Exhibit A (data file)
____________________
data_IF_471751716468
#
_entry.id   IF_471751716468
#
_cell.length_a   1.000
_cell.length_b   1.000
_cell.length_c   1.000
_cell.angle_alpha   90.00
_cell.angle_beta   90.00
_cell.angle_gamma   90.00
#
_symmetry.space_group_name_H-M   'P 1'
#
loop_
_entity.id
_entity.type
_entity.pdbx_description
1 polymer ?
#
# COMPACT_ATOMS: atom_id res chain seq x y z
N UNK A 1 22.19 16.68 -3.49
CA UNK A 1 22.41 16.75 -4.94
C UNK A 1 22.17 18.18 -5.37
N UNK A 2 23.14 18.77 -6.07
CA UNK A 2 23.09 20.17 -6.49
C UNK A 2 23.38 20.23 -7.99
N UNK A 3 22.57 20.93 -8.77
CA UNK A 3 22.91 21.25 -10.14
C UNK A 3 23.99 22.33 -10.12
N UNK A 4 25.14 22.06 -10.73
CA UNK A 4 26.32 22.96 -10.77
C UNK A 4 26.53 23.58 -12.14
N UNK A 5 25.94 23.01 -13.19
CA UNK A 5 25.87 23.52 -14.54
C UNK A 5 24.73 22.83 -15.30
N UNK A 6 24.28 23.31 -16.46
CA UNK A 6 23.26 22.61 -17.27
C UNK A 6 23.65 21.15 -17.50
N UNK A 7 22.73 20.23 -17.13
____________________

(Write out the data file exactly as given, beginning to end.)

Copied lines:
data_IF_471751716468
#
_entry.id   IF_471751716468
#
_cell.length_a   1.000
_cell.length_b   1.000
_cell.length_c   1.000
_cell.angle_alpha   90.00
_cell.angle_beta   90.00
_cell.angle_gamma   90.00
#
_symmetry.space_group_name_H-M   'P 1'
#
loop_
_entity.id
_entity.type
_entity.pdbx_description
1 polymer ?
#
# COMPACT_ATOMS: atom_id res chain seq x y z
N UNK A 1 22.19 16.68 -3.49
CA UNK A 1 22.41 16.75 -4.94
C UNK A 1 22.17 18.18 -5.37
N UNK A 2 23.14 18.77 -6.07
CA UNK A 2 23.09 20.17 -6.49
C UNK A 2 23.38 20.23 -7.99
N UNK A 3 22.57 20.93 -8.77
CA UNK A 3 22.91 21.25 -10.14
C UNK A 3 23.99 22.33 -10.12
N UNK A 4 25.14 22.06 -10.73
CA UNK A 4 26.32 22.96 -10.77
C UNK A 4 26.53 23.58 -12.14
N UNK A 5 25.94 23.01 -13.19
CA UNK A 5 25.87 23.52 -14.54
C UNK A 5 24.73 22.83 -15.30
N UNK A 6 24.28 23.31 -16.46
CA UNK A 6 23.26 22.61 -17.27
C UNK A 6 23.65 21.15 -17.50
N UNK A 7 22.73 20.23 -17.13